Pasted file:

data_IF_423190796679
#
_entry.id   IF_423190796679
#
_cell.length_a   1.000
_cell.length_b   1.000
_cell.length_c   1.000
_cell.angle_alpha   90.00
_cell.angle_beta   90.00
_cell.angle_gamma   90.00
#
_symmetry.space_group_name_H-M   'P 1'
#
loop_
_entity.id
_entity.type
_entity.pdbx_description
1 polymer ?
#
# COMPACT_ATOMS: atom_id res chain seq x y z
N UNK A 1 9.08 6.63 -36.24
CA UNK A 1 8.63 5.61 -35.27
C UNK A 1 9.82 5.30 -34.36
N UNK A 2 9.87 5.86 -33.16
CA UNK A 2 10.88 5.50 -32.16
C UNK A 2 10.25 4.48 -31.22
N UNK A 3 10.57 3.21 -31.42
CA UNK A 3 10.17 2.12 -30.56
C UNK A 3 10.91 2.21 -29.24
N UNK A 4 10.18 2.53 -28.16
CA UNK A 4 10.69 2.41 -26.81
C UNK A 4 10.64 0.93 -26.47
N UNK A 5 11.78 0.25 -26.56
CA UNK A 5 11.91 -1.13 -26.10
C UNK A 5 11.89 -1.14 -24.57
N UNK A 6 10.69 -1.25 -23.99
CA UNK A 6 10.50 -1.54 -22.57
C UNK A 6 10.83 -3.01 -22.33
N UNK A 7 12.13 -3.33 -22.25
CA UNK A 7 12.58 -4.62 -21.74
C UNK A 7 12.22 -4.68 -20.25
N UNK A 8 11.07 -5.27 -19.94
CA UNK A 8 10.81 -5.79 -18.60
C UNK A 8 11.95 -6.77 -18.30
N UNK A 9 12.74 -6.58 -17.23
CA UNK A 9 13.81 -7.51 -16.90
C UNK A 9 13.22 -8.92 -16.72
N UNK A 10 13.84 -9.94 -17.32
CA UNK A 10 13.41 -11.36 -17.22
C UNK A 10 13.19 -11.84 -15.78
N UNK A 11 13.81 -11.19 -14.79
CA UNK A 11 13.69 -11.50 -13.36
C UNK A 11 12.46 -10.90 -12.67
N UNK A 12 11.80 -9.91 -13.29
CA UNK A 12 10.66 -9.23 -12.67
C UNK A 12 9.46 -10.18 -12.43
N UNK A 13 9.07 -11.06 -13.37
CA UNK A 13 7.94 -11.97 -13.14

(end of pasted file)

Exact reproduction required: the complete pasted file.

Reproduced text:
data_IF_423190796679
#
_entry.id   IF_423190796679
#
_cell.length_a   1.000
_cell.length_b   1.000
_cell.length_c   1.000
_cell.angle_alpha   90.00
_cell.angle_beta   90.00
_cell.angle_gamma   90.00
#
_symmetry.space_group_name_H-M   'P 1'
#
loop_
_entity.id
_entity.type
_entity.pdbx_description
1 polymer ?
#
# COMPACT_ATOMS: atom_id res chain seq x y z
N UNK A 1 9.08 6.63 -36.24
CA UNK A 1 8.63 5.61 -35.27
C UNK A 1 9.82 5.30 -34.36
N UNK A 2 9.87 5.86 -33.16
CA UNK A 2 10.88 5.50 -32.16
C UNK A 2 10.25 4.48 -31.22
N UNK A 3 10.57 3.21 -31.42
CA UNK A 3 10.17 2.12 -30.56
C UNK A 3 10.91 2.21 -29.24
N UNK A 4 10.18 2.53 -28.16
CA UNK A 4 10.69 2.41 -26.81
C UNK A 4 10.64 0.93 -26.47
N UNK A 5 11.78 0.25 -26.56
CA UNK A 5 11.91 -1.13 -26.10
C UNK A 5 11.89 -1.14 -24.57
N UNK A 6 10.69 -1.25 -23.99
CA UNK A 6 10.50 -1.54 -22.57
C UNK A 6 10.83 -3.01 -22.33
N UNK A 7 12.13 -3.33 -22.25
CA UNK A 7 12.58 -4.62 -21.74
C UNK A 7 12.22 -4.68 -20.25
N UNK A 8 11.07 -5.27 -19.94
CA UNK A 8 10.81 -5.79 -18.60
C UNK A 8 11.95 -6.77 -18.30
N UNK A 9 12.74 -6.58 -17.23
CA UNK A 9 13.81 -7.51 -16.90
C UNK A 9 13.22 -8.92 -16.72
N UNK A 10 13.84 -9.94 -17.32
CA UNK A 10 13.41 -11.36 -17.22
C UNK A 10 13.19 -11.84 -15.78
N UNK A 11 13.81 -11.19 -14.79
CA UNK A 11 13.69 -11.50 -13.36
C UNK A 11 12.46 -10.90 -12.67
N UNK A 12 11.80 -9.91 -13.29
CA UNK A 12 10.66 -9.23 -12.67
C UNK A 12 9.46 -10.18 -12.43
N UNK A 13 9.07 -11.06 -13.37
CA UNK A 13 7.94 -11.97 -13.14